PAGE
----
• First of all, my heart goes out to you, Dee, and your situation. I think many couples find themselves here, or at least I know of many. It’s a sad reality when one person feels the need to compromise and the other never does. I pray that you and your husband will be able to get your priorities straight, that God would be at the center of your marriage, for your husband’s job situation, and for your intimacy – physical, emotional, and spiritual. Yes, your needs are important. Acknowledging the problem is the first step. Pray with one another daily. Seek God together daily. I like to journal so I can better express my feelings/thoughts/needs and keep track of progress so I’d highly recommend this. Make small steps back in the direction of love and intimacy. You don’t need to jump in overnight, and it won’t happen overnight but it’s well worth the journey to get there. God can redeem your marriage and your sexual & emotional intimacy, and when He does, it’s a beautiful thing! Cling to that promise, Dee, and hang in there! I’m so glad you’re both willing to fight for your marriage! You can do this – with God’s help!

  3. Christine

    My husband and I have only been married for a little over a year, and we are struggling bad to agree on any conversation we have. We usually wind up upset and just not talking. Really wish we could figure out a way to communicate without the other one thinking they are right and the other person is wrong. Like their opinion doesn’t matter.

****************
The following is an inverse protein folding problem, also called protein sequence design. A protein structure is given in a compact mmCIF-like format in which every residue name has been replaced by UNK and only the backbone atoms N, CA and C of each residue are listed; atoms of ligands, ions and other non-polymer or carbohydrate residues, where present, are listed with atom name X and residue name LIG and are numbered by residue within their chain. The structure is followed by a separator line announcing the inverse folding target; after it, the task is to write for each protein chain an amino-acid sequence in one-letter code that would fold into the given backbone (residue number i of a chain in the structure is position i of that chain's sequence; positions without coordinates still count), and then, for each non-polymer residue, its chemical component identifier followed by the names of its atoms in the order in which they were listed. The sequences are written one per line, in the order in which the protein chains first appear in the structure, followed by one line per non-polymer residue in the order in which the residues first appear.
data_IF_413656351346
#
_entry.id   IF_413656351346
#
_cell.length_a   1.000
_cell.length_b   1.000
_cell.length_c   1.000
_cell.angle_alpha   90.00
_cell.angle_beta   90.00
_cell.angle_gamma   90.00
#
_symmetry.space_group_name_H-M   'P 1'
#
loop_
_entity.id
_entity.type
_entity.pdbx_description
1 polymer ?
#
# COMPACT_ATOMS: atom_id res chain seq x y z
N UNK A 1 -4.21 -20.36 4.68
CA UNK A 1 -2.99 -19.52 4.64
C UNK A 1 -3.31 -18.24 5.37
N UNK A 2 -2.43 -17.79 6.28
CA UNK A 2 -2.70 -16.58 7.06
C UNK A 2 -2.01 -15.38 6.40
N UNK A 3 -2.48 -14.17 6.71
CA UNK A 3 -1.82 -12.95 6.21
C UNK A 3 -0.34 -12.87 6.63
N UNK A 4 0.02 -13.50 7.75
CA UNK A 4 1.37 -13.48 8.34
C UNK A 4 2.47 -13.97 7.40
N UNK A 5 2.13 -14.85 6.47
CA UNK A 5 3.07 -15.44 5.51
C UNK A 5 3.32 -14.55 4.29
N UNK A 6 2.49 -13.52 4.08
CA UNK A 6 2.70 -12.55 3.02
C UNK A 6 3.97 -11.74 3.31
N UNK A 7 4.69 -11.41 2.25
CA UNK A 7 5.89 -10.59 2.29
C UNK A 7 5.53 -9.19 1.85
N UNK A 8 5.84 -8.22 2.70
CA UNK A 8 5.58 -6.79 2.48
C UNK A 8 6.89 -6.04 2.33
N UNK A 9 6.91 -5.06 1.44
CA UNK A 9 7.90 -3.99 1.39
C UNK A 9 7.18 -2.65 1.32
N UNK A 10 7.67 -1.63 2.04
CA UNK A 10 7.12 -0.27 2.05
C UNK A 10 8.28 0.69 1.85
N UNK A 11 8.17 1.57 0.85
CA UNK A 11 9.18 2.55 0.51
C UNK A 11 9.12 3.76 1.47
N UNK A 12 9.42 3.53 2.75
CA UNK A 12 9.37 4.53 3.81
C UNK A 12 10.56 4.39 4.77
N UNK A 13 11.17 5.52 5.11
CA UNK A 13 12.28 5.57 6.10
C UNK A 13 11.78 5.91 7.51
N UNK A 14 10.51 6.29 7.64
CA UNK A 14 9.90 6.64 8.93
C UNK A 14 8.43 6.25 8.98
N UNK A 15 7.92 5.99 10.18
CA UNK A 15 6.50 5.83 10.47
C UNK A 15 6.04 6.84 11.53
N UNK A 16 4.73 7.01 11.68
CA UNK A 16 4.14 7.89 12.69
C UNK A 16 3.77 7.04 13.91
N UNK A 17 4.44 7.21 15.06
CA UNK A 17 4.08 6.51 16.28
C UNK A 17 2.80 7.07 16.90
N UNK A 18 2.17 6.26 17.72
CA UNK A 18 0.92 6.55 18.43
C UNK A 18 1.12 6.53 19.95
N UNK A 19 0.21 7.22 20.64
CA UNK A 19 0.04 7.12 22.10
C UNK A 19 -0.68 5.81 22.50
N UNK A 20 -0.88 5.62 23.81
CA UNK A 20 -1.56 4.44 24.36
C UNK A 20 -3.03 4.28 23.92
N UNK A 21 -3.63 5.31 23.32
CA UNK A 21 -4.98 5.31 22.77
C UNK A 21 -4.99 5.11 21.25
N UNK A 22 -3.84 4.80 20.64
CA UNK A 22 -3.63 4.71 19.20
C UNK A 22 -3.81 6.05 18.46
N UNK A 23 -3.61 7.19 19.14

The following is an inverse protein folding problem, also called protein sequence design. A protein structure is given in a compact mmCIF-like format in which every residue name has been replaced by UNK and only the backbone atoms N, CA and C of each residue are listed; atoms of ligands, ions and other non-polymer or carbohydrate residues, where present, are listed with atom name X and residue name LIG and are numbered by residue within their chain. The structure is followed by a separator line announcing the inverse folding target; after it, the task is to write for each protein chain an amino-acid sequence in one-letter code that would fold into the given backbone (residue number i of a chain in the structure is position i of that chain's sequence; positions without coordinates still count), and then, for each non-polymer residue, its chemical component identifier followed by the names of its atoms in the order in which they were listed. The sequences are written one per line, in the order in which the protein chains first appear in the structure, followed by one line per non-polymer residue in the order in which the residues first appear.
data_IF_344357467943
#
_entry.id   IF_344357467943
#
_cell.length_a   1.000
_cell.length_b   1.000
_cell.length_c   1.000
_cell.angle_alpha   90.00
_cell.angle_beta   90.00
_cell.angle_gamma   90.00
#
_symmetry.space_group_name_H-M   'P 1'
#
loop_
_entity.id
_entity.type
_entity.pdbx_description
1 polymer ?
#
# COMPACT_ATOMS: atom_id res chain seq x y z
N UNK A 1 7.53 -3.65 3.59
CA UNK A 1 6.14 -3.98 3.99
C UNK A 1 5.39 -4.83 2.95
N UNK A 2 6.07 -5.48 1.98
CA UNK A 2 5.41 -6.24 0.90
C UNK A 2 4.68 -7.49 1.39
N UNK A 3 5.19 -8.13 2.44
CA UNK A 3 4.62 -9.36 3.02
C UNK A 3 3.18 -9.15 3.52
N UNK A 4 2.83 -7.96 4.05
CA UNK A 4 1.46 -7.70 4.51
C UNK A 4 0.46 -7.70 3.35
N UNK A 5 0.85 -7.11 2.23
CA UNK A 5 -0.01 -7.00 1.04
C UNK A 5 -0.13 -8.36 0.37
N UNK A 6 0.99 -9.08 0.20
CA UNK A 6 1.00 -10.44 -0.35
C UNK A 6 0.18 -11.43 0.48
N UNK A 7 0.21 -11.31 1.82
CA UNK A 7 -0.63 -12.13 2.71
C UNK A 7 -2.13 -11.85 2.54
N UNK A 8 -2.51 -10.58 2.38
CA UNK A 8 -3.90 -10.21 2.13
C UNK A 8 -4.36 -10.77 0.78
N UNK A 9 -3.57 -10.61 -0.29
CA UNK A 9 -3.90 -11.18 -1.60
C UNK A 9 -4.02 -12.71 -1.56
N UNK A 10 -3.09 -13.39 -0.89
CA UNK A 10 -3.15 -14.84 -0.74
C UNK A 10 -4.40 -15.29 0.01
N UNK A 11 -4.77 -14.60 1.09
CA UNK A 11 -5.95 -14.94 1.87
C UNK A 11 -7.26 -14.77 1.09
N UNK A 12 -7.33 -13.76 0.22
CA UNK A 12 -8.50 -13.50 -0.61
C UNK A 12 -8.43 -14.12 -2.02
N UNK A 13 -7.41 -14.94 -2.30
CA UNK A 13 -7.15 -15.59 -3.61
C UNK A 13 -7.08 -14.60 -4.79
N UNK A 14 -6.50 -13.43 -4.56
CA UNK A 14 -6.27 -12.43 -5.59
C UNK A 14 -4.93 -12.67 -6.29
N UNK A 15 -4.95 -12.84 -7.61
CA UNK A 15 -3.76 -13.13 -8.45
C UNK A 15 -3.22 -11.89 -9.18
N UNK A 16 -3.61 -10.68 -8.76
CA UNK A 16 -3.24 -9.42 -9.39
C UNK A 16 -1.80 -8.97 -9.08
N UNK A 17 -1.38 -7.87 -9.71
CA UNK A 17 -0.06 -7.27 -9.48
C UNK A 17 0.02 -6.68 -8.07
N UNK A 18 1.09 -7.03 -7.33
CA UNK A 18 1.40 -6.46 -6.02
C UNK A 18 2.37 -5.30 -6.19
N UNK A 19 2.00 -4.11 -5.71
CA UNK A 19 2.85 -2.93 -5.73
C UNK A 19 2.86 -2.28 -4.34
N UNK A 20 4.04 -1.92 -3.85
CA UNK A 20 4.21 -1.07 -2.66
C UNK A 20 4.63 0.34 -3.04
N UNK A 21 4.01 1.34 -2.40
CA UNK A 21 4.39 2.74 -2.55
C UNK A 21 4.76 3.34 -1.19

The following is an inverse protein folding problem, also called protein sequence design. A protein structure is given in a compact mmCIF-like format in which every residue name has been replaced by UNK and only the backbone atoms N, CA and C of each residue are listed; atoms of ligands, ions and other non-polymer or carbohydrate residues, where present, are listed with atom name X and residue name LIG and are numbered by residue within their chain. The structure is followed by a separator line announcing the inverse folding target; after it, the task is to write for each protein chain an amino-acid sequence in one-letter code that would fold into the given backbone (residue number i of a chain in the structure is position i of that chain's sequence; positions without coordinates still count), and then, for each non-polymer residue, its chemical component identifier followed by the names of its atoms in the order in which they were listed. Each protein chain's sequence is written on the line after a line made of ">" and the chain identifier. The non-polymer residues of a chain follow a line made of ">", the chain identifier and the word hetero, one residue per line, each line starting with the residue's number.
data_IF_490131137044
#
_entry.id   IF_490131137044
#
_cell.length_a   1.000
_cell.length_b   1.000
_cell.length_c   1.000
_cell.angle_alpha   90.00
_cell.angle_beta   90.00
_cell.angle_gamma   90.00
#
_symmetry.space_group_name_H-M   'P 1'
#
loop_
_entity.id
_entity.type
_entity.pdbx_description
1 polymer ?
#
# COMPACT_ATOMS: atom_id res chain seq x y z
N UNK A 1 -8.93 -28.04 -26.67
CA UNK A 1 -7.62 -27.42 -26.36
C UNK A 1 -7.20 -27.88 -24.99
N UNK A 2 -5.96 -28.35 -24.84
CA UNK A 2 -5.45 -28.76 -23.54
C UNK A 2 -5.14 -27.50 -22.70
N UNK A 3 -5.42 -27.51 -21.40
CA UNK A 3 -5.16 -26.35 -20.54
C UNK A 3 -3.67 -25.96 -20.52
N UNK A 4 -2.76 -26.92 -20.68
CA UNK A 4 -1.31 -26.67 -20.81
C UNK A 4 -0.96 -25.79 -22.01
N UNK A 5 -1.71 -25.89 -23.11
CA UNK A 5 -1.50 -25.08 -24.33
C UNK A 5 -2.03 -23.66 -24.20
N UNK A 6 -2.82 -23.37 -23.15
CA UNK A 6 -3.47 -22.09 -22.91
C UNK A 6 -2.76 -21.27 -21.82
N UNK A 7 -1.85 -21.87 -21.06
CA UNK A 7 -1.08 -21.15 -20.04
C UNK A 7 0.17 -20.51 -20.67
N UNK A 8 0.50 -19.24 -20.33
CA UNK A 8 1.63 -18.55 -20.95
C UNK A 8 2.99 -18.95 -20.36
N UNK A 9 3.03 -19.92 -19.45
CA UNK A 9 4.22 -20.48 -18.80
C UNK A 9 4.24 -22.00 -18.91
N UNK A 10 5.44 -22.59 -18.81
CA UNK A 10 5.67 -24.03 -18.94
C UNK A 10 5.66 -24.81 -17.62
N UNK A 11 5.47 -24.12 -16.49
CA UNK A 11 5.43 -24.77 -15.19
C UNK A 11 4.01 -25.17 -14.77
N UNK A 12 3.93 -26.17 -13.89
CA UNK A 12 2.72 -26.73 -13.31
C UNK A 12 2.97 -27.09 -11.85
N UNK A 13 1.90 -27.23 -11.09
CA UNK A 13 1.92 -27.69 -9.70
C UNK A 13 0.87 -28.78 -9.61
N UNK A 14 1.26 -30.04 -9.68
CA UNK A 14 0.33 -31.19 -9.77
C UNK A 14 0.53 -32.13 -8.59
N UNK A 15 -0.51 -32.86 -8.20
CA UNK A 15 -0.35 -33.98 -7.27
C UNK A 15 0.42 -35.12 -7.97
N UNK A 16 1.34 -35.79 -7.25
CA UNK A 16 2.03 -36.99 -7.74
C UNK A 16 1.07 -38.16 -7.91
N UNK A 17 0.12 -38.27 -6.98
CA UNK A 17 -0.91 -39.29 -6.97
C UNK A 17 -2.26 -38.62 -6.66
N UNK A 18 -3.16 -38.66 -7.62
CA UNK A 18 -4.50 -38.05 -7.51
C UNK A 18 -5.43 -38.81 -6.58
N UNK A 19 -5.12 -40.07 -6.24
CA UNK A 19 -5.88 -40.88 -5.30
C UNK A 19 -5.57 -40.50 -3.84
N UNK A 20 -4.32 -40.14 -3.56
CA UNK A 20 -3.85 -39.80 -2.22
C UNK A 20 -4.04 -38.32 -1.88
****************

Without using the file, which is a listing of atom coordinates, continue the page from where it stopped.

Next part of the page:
• I wanted to carefully think through my response to you, Christine. I’m praying that God gives you both peace and a willing spirit to communicate respectfully with one another. You are not alone. In my first six months, and really most of the first year of marriage, I struggled to communicate effectively with my husband. We argued A LOT. I can tell you this – not talking though is worse than arguing, not that I’m advocating arguing (but see my fighting fairly link below).

      1. Bathe, bathe, bathe your marriage in prayer.

      1 Thessalonians 5:17 tells us to “pray without ceasing.” I encourage you to pray for and over your marriage (specifically your communication) daily individually and with your husband, if he is willing.

      Jesus reminds us in Matthew 26:14 to “watch and pray that you may not enter temptation (arguing angrily with each other, refusing to humble self & apologize and/or forgive, etc)… for the spirit is willing but the flesh is weak.” Are you aware of what makes you both so upset? Consider making an actual list of these triggers (being too tired, forgetting to do a household chore, unable to agree on financial budget, etc) and pray and ask God to show you to be on the lookout for these triggers, and to give you ways to avoid these triggers and/or mitigate them.

      Romans 8:26-27 assures us that the Spirit intercedes for us when we are weak, and when we don’t know what to ask for. Pour out your heart before God daily. I also highly recommend keeping a prayer journal to jot down your worries, fears, concerns, joys, thanksgivings, struggles, requests, and praises or at the very least writing a list of what you prayed about daily & then seeing how God answers those prayers later.